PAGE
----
Nigeria’s oil production increased by almost 15% in November, following the restoration of operations at Shell Plc’s Forcados terminal.
The country produced a daily average of 1.41 million barrels of combined crude and condensate — a light hydrocarbon — last month, up from 1.23 million barrels in October, according to data published by the Nigerian Upstream Petroleum Regulatory Commission.
Also, crude output at 1.19 million barrels a day is still almost a third below the quota allowed by the OPEC+ alliance. The improvement was said to have been driven by the October restart of Shell’s terminal following a 10-week interruption for repair work.
Production of grades exported from the facility nearly tripled last month to about 230,000 barrels per day, the NUPRC’s data said.
Oil theft had caused Nigeria’s production to decline steadily since the last decade. The situation peaked last August when Nigeria reportedly lost its position as Africa’s largest crude producer to Angola and then Libya, according to a Bloomberg survey of OPEC output.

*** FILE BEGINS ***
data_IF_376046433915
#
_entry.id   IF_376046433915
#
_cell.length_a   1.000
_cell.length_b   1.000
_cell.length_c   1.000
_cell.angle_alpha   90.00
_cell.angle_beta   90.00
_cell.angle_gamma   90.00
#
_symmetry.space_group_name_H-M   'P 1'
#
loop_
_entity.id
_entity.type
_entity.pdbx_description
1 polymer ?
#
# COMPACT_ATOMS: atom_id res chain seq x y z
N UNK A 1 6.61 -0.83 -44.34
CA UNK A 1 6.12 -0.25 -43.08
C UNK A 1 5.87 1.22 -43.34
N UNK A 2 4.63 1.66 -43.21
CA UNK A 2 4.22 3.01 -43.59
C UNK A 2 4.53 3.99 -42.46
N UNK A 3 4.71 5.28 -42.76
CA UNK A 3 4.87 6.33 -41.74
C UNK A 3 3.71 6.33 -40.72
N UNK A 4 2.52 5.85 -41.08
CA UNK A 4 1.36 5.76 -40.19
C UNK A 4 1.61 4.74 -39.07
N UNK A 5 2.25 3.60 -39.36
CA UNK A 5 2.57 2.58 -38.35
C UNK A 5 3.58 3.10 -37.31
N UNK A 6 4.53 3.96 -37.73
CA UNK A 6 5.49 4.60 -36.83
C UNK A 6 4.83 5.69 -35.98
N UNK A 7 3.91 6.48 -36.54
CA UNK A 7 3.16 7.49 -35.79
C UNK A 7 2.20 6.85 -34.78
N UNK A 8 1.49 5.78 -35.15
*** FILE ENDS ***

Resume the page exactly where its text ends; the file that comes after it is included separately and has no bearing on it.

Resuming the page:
In addition to oil theft, the Nigerian authorities have blamed massive levels of theft on pipelines for shutting down wells and killing off investment.
Two other major terminals — Eni SpA’s Brass and Shell’s Bonny — continue to operate at a fraction of their capacities “simply because we are unable to deliver crude” into the plants because of insecurity, Bala Wunti, chief upstream investment officer at the Nigerian National Petroleum Co., told national television recently.
By Bosco Anayo